Pinot Grigio/Pinot Gris – A white wine grape variety (called Pinot Grigo in Italy and Pinot Gris in the rest of the world) thought to be a mutant clone of Pinot noir; yields light to medium-bodied white wines with a crisp, refreshing taste; that can vary greatly depending on the region and wine making style.
Pinot Noir – A red grape variety grown around the world in cooler regions e.g., Burgundy Willamette Valley, the Carneros, Central Coast and Russian River valley); wines are Light to full-bodied fruity, red wine; widely known as “the finest wine in the world.”
Port – Portuguese fortified sweet wine exclusively in the Douro Valley; typically a red dessert wine, though it also comes as dry, semi-dry, and white.
Pouilly-Fuissé – French appellation in Burgundy; refreshing full-bodied, dry, white wine made from Chardonnay grapes.
Pouilly-Fumé – Loire valley in France; medium-bodied white wine made purely from Sauvignon blanc.
Primitivo – Italian full-bodied robust red wine from Puglia; the same grape as American Zinfandel.
Priorat – Spanish full-bodied powerful red wine.
Prosecco – Veneto region in Itay; light-bodied dry or extra dry sparkling wine that has become popular as a less expensive substitute for Champagne.
Retsina – Greek strong white or rosé wine with pine resin added during fermentation.
Rhone – French wine region that produces red wines from the Syrah grape, and white wines from Marsanne, Roussane and Viognier grapes.
Ribeiro – Spanish light-bodied white wines known for their fresh, slightly acidic, fruity character.
Ribera Del Duero – Spanish full-bodied red wine from the Tempranillo grape.
Riesling – German and French light-bodied white wine with varying degrees of sweetness.
Rioja – Spanish medium to full-bodied red wine that has spent less than a year in an oak aging barrel.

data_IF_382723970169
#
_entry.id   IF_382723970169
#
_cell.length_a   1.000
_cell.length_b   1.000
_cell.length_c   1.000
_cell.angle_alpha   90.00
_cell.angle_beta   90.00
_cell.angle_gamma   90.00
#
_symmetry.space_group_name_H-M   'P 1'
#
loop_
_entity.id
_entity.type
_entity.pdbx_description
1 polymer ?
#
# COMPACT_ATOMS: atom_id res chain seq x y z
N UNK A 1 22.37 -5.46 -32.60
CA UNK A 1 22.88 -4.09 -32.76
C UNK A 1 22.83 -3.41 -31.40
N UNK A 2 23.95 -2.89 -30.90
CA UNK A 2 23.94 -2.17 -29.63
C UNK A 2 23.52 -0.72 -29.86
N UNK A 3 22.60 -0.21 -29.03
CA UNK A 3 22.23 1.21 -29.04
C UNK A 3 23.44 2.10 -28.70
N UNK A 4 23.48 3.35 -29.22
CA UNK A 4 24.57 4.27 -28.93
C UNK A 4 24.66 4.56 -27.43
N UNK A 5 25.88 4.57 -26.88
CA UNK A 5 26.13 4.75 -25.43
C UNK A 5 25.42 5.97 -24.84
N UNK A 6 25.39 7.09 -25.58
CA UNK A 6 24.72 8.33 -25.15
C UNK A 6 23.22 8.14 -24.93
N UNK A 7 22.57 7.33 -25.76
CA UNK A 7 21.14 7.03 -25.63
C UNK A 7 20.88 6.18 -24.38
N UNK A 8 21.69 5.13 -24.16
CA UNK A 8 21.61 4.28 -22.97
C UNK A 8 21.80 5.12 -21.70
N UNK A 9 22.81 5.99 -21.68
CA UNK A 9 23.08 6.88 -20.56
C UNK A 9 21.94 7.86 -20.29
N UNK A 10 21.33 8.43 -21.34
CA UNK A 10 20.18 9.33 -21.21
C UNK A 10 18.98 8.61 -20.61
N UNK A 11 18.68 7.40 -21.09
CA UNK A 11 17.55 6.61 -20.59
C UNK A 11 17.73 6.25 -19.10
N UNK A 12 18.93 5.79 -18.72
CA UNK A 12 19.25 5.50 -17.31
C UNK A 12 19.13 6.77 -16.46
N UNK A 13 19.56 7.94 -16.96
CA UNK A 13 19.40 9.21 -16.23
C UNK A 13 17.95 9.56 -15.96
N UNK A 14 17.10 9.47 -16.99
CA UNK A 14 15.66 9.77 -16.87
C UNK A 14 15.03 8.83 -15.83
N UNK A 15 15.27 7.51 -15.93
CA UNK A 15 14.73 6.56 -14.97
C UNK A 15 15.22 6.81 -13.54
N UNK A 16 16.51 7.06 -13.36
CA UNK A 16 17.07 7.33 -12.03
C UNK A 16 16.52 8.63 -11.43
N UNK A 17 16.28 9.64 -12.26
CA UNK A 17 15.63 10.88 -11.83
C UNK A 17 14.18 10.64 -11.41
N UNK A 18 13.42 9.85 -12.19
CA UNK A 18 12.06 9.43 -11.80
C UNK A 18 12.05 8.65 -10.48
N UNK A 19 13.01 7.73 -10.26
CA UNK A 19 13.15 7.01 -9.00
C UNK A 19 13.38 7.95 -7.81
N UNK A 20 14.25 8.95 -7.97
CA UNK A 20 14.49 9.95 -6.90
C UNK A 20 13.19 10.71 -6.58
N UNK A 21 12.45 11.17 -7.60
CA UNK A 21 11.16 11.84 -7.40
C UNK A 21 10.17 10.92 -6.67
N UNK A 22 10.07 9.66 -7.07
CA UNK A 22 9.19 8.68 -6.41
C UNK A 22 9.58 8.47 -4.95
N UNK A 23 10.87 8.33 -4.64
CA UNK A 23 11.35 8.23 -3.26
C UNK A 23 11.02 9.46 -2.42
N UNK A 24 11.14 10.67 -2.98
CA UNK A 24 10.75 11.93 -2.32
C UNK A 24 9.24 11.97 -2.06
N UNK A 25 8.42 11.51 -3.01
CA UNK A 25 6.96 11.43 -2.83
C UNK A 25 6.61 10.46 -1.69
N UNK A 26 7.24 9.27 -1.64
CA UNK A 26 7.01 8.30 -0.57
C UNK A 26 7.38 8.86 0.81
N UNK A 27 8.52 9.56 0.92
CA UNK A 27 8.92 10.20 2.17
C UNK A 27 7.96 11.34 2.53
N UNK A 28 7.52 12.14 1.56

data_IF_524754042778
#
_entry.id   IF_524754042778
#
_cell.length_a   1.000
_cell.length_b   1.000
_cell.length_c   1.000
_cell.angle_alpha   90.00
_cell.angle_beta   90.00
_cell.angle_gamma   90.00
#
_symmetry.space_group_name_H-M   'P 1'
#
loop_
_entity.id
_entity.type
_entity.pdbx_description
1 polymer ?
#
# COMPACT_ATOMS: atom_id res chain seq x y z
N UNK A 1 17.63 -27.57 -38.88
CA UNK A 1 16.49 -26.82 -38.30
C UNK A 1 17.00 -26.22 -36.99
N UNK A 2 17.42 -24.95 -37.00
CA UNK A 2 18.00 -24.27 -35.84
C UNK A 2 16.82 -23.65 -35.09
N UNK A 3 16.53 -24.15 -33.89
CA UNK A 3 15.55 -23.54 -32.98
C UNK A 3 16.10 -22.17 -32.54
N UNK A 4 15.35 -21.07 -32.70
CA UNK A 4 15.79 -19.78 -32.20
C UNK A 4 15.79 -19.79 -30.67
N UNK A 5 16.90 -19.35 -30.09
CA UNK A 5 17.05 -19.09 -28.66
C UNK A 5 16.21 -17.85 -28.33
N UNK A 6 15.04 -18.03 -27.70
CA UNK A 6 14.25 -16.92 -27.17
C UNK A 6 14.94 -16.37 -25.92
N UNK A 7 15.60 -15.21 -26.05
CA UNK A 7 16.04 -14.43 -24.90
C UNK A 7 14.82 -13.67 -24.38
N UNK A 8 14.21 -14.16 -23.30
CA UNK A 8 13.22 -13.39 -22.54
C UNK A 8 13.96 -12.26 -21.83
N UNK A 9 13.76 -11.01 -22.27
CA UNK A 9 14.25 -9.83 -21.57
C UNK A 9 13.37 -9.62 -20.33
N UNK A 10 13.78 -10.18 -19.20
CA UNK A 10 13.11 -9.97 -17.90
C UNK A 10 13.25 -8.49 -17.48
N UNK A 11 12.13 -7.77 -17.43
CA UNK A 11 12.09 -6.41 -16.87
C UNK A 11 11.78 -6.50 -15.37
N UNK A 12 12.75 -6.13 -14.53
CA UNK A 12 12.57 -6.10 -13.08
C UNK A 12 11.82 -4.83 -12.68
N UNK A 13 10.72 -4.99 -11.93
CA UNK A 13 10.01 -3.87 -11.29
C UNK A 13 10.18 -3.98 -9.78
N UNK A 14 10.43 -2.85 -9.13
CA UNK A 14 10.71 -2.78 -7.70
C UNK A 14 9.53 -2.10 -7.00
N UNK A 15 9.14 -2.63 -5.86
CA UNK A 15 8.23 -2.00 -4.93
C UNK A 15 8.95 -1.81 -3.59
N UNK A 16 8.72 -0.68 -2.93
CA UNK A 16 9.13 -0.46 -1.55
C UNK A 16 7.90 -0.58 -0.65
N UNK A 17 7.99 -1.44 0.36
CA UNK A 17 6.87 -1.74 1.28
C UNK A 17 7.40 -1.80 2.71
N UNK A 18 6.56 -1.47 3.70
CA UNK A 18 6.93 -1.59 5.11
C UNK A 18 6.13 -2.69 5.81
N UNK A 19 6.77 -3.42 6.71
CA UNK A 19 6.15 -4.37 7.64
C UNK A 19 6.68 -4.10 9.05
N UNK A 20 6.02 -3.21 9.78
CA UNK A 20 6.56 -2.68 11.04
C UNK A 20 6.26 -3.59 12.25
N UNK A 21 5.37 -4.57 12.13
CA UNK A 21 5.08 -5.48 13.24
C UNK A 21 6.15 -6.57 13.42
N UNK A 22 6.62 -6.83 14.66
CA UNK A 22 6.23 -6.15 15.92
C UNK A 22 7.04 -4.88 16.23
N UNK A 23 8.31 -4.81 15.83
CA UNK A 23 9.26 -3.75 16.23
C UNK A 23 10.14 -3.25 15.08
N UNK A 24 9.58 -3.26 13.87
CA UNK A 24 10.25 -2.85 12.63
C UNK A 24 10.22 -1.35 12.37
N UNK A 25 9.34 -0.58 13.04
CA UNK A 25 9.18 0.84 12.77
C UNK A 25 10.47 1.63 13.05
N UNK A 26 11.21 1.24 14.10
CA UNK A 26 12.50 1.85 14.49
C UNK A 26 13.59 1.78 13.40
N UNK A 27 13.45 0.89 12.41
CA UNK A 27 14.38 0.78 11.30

Roditis – Greek light-bodied white wine; commonly blended with Savatiano in making Retsina.
Rosado – Spanish light to medium-bodied rosé.
Rosé – Light to medium-bodied pink wine typically that incorporates some of the color from the grape skins, but not enough to qualify it as a red wine.
Roussanne – French full-bodied white wine with intense aromatics; drinks well the first few years or after seven or eight years.
Sancerre – French, Loire Valley; medium-bodied acidic white wine made principally from Sauvignon Blanc grapes.
Sangiovese – Italian medium-bodied red wine with fresh fruity flavors; due to the high acidity and light body characteristics it is commonly blended.
Sauternes – French, Bordeaux; sweet white dessert wine.
Sauvignon Blanc – New World crisp, dry, and refreshing light to medium-bodied white wine.
Sémillon – French, Bordeaux; medium-bodied dry and sweet white wine.
Sherry – Spanish fortified white wine from Jerez De La Frontera.
Shiraz/Syrah – Full-bodied red wine made from the Syrah grape as a varietal or blended; Shiraz is made exclusively in Australia.
Soave – Italian, Veneto Region; dry, light to medium-bodied white wine; a sparkling spumante style is produced as are late harvest recioto and liquoroso styles.
Super Tuscan – Italian “Chianti-style” medium to full-bodied, blended, high quality non-DOC red wine.
Trebbiano – Italian light-bodied unremarkable white wine usually blended with other grapes to make table wine.
Trincadeira – Portuguese medium to full-bodied red wine commonly used to make Port.
Verdelho – Portuguese/Spanish dry, medium-bodied white wine known for its high acidity.
Vermentino (Pigato and Favorita) – Italian, Sardinia, Liguria and Corsica; aromatic medium-bodied white wine including sweet and sparkling variants.
Vernaccia – Italian, Siena; crisp medium-bodied white wine with good acidity and citrus fruit.
Vino Nobile di Montepulciano – Italian; medium to full-bodied red wine made primarily from Sangiovese grapes (Also called Vino Nobile).
Viognier – French, Rhone Valley; crisp, dry, floral, full-bodied white wine.
Vouvray – French, Loire Valley; dry, medium-bodied white wine made almost exclusively from Chenin blanc.